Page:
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Why use ambersand in front of C++ variable

This is as close to a recommended zone as I could get so sorry if its wrong.

Question is, why use an ambersand (&) before a variable in C++ when passing to a function.

I know it gets the memory address of the variable and not the variable contents - but why would you want to do that?
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Johny_Brav0
Asked:
Johny_Brav0
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3 Solutions
 
AndyAinscowCommented:
Simple, it isn't a copy so any modifications in the function are to the variable itself, not a copy.

void X(int i)
{
  i = 17;
}

void Y(int& i)
{
 i = 42;
}

main()
{
  int i = 1;  
//i == 1
  Y(i);
//i == 42
  X(i);
//i == 42
}
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sdstuberCommented:
if your variable is a large structure then a pointer is smaller too,  so you consume less memory
because there is less to push on the stack

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Infinity08Commented:
There are two main reasons for this (either or both might be the reason for the specific case you talk about) :

(a) a memory address is a relatively small amount of data compared to a big object. Passing just the memory address is often more efficient than passing a copy of an entire object.

(b) passing the address allows the function to modify the original object, rather than receiving a copy of the object.


In C++, there is another mechanism that has these two benefits : references. Passing by reference should be preferred over passing by pointer whenever possible. So :

        void fun_byref(int& value) {   // by reference
            value = 10;   // modifies the original value
        }
       
        int i = 5;
        fun_byref(i); // passing by reference
        // i now has the value 10

versus :

        void fun_byptr(int* value) {   // by pointer
            *value = 10; // modifies the original value
        }
       
        int i = 5;
        fun_byptr(&i); // passing by pointer
        // i now has the value 10

versus :

        void fun_byval(int value) {   // by value
            value = 10;  // modifies a copy of the original value - the original value remains unchanged
        }
       
        int i = 5;
        fun_byval(i); // passing by value
        // i still has the value 5
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AndyAinscowCommented:
void X(int i)
{
  i = 17;
}

void Y(int& i)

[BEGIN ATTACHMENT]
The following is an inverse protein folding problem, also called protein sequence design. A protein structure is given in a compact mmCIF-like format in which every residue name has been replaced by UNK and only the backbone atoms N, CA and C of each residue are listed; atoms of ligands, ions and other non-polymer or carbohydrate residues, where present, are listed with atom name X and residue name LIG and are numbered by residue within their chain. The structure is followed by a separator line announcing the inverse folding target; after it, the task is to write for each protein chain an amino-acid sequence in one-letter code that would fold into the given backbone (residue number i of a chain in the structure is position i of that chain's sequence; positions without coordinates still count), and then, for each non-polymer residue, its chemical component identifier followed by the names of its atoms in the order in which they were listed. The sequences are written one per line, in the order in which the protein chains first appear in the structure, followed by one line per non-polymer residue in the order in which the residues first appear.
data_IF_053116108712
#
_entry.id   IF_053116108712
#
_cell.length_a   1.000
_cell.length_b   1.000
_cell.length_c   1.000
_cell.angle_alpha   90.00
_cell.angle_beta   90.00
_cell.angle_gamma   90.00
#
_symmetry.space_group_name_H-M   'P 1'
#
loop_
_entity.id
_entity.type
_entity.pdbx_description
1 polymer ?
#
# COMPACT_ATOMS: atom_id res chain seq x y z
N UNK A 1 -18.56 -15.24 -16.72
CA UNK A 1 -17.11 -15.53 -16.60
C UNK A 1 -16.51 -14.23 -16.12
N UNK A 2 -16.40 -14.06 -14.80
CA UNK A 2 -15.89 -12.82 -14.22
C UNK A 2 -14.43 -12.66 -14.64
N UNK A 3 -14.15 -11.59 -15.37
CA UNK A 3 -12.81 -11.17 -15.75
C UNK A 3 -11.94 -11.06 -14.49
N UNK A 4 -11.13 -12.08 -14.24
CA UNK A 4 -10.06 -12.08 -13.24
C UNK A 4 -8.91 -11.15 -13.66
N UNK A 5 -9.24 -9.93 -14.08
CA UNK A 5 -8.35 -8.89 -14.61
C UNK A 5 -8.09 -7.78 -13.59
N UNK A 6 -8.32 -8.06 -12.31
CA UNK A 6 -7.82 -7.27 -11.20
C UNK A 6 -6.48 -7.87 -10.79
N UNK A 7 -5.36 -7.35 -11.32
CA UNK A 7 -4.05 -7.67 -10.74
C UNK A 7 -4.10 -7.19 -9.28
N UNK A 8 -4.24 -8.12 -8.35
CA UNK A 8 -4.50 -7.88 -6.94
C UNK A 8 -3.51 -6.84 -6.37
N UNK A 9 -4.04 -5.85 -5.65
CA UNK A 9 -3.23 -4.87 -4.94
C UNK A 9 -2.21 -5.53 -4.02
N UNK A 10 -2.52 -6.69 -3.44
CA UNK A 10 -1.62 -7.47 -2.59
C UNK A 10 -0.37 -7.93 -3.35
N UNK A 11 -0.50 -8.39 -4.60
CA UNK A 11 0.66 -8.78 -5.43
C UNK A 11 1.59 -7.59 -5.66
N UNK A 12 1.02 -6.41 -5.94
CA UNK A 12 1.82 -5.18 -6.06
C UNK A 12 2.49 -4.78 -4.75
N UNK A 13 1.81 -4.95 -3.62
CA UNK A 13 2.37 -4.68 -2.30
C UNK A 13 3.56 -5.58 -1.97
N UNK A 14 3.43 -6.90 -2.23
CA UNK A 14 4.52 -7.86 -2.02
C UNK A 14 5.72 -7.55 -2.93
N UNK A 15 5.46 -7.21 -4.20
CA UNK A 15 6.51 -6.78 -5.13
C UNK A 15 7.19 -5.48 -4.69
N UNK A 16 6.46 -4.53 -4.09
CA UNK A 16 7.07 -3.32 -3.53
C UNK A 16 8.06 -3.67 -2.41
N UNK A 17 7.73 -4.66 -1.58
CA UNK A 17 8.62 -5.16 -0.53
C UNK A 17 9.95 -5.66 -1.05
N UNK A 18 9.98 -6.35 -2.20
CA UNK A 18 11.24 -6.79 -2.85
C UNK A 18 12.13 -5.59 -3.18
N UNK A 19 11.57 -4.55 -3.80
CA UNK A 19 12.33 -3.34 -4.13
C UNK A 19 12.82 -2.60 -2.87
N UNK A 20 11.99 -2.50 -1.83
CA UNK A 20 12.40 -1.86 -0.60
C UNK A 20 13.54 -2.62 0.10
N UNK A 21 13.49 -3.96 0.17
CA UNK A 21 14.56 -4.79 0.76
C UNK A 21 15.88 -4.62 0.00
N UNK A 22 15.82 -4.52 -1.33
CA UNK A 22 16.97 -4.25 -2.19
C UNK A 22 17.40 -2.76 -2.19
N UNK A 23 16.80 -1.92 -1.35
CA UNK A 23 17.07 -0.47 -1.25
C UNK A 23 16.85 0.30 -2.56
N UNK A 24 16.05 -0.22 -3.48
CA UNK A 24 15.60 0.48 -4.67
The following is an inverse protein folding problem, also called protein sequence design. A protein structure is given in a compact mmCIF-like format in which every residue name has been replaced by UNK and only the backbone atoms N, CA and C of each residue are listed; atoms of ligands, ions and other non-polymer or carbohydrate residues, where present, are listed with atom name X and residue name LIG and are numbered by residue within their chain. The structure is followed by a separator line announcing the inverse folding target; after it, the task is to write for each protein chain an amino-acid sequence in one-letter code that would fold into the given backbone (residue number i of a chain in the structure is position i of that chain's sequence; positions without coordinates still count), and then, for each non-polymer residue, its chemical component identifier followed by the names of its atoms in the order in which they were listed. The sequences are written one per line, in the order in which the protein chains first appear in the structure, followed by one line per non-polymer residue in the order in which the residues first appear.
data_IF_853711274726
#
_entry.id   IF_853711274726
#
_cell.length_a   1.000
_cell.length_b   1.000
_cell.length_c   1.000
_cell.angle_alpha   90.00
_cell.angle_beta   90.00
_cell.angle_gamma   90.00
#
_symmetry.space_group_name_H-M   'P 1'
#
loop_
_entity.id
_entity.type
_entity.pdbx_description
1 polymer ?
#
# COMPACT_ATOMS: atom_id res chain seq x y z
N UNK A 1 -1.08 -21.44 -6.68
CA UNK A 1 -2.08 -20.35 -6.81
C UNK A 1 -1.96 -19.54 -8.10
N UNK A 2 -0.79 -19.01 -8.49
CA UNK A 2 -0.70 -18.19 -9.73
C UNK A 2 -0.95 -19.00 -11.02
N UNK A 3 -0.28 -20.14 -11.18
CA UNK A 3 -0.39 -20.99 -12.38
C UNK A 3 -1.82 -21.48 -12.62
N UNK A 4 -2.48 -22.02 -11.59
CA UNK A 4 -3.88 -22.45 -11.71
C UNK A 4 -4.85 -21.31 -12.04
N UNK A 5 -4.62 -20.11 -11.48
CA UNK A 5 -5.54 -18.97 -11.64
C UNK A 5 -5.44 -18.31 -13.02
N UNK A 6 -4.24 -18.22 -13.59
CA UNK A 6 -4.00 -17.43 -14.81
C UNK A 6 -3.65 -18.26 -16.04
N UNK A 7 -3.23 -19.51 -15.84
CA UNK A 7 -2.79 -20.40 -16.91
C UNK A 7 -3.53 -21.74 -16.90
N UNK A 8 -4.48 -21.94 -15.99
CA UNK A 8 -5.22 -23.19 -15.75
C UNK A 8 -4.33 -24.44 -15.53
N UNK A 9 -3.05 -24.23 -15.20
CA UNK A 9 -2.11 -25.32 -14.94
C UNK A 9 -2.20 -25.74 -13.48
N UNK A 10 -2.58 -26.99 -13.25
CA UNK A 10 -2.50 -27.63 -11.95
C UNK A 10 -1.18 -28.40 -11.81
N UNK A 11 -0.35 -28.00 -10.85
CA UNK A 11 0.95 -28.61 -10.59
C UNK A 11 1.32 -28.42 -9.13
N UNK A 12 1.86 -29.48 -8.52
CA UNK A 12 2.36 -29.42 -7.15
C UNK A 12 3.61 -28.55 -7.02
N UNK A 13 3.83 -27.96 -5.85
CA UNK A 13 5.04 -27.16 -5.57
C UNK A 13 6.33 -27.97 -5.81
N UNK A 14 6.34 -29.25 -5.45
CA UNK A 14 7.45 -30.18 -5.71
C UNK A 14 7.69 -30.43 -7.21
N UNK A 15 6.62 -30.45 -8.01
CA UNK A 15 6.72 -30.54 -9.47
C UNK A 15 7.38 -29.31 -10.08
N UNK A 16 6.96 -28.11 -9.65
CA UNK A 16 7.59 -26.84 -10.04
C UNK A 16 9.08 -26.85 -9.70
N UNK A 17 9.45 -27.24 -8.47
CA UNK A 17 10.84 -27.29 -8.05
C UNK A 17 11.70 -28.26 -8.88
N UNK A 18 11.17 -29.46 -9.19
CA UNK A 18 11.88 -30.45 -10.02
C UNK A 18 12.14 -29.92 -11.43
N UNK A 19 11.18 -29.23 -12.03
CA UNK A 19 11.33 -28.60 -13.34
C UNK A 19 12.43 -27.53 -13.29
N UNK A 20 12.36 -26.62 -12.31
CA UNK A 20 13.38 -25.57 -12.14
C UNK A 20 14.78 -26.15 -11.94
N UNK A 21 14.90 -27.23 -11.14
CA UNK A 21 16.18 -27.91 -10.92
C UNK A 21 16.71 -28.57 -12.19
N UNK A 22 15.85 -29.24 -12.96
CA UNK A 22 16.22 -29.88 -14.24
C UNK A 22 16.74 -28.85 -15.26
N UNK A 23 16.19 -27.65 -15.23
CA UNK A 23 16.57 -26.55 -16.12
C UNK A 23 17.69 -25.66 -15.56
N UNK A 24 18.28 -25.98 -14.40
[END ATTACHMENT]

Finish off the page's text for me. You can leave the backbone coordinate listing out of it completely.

{
 i = 42;
}

void Z(int* i)
{
(*i) = 99;
}

main()
{
  int i = 1;  
//i == 1
  Y(i);
//i == 42
  X(i);
//i == 42
  Z(&i);
//i == 99
}
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Infinity08Commented:
oh wow - been typing slowly it seems heh.
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AndyAinscowCommented:
Or just typeing more.  ;-)
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Infinity08Commented:
and btw :

>> This is as close to a recommended zone as I could get so sorry if its wrong.

There is the C++ programming zone for questions related to C++ : http://www.experts-exchange.com/Programming/Languages/CPP/
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phoffricCommented:
Even if you are passing a variable that is not going to be modified, then if that variable represents a large object (e.g., a large structure or vector), then you don't want to take the time to make a copy of that object onto the stack. Instead you just pass a reference to that object.

In the case where you do not want to modify the object being passed, then use the const attribute to enforce the rule that the function will not modify the passed object reference.
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phoffricCommented:
Hmm, there was only one post when I started typing!
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phoffricCommented:
Ok, I just searched the other posts for "const", so I guess I didn't infringe upon other comments.
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Johny_Brav0Author Commented:
Surely you would always pass by reference then? When would you not?
Cheers for anwsers.
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Infinity08Commented:
>> Surely you would always pass by reference then? When would you not?

Whenever you can, passing by reference is recommended.

There are some cases, where passing by reference doesn't work (the same) though ... When a NULL pointer is a valid value eg., or when you need to pass a pointer-to-pointer, or when you need to be able to make it point elsewhere.


Note furthermore that for small objects, it's probably more efficient to pass by value.
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